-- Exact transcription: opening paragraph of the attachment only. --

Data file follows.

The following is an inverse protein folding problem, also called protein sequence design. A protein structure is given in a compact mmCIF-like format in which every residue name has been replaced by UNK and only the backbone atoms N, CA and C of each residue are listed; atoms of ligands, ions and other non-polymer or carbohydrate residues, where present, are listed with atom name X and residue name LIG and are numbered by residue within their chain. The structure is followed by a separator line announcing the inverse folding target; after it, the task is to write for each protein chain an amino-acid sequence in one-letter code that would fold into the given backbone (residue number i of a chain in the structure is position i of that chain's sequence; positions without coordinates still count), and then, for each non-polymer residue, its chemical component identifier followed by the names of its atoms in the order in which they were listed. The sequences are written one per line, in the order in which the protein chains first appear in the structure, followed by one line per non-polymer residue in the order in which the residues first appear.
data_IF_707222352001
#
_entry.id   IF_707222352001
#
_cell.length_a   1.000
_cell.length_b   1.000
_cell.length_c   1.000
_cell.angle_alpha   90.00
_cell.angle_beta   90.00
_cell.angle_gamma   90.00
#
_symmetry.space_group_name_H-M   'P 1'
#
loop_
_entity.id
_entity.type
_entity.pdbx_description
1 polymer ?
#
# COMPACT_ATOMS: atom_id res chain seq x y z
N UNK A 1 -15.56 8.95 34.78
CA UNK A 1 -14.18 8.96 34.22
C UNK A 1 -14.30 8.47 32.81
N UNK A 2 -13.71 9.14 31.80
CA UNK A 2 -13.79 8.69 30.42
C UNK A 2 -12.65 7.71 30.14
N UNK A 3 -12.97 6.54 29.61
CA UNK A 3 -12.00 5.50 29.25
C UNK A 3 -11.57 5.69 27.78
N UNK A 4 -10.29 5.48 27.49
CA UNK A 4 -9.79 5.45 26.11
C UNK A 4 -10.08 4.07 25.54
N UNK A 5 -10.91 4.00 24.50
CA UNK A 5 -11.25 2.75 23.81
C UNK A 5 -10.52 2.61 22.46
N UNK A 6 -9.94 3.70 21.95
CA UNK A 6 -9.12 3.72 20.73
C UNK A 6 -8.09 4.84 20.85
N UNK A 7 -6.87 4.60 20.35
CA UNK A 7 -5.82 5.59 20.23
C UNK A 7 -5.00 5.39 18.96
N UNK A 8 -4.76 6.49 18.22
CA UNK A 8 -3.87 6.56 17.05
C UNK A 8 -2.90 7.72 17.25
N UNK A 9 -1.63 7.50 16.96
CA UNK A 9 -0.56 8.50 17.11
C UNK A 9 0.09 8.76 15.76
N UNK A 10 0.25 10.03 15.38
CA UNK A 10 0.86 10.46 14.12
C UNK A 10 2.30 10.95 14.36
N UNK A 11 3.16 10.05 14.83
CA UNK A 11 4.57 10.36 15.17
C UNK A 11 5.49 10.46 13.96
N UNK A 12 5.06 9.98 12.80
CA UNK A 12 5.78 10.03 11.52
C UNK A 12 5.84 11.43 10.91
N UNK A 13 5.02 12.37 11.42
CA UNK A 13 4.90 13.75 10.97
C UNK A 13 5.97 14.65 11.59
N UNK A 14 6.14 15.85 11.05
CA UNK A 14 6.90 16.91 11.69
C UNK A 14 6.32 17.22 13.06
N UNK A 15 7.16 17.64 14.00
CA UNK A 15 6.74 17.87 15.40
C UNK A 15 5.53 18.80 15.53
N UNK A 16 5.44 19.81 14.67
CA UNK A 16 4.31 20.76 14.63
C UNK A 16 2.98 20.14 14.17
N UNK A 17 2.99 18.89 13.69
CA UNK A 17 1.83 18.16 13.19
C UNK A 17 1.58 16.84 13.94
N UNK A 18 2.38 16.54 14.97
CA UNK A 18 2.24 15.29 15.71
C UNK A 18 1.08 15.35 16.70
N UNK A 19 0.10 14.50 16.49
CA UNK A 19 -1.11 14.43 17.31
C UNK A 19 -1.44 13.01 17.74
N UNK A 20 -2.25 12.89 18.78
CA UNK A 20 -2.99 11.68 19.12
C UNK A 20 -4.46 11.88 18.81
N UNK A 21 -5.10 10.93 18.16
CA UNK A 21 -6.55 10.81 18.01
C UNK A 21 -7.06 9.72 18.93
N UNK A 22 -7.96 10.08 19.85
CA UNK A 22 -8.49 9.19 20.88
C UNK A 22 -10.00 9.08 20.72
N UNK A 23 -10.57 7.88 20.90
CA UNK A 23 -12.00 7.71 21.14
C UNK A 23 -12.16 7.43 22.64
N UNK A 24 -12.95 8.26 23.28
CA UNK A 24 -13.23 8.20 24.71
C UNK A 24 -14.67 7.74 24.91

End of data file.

The following is an inverse protein folding problem, also called protein sequence design. A protein structure is given in a compact mmCIF-like format in which every residue name has been replaced by UNK and only the backbone atoms N, CA and C of each residue are listed; atoms of ligands, ions and other non-polymer or carbohydrate residues, where present, are listed with atom name X and residue name LIG and are numbered by residue within their chain. The structure is followed by a separator line announcing the inverse folding target; after it, the task is to write for each protein chain an amino-acid sequence in one-letter code that would fold into the given backbone (residue number i of a chain in the structure is position i of that chain's sequence; positions without coordinates still count), and then, for each non-polymer residue, its chemical component identifier followed by the names of its atoms in the order in which they were listed. The sequences are written one per line, in the order in which the protein chains first appear in the structure, followed by one line per non-polymer residue in the order in which the residues first appear.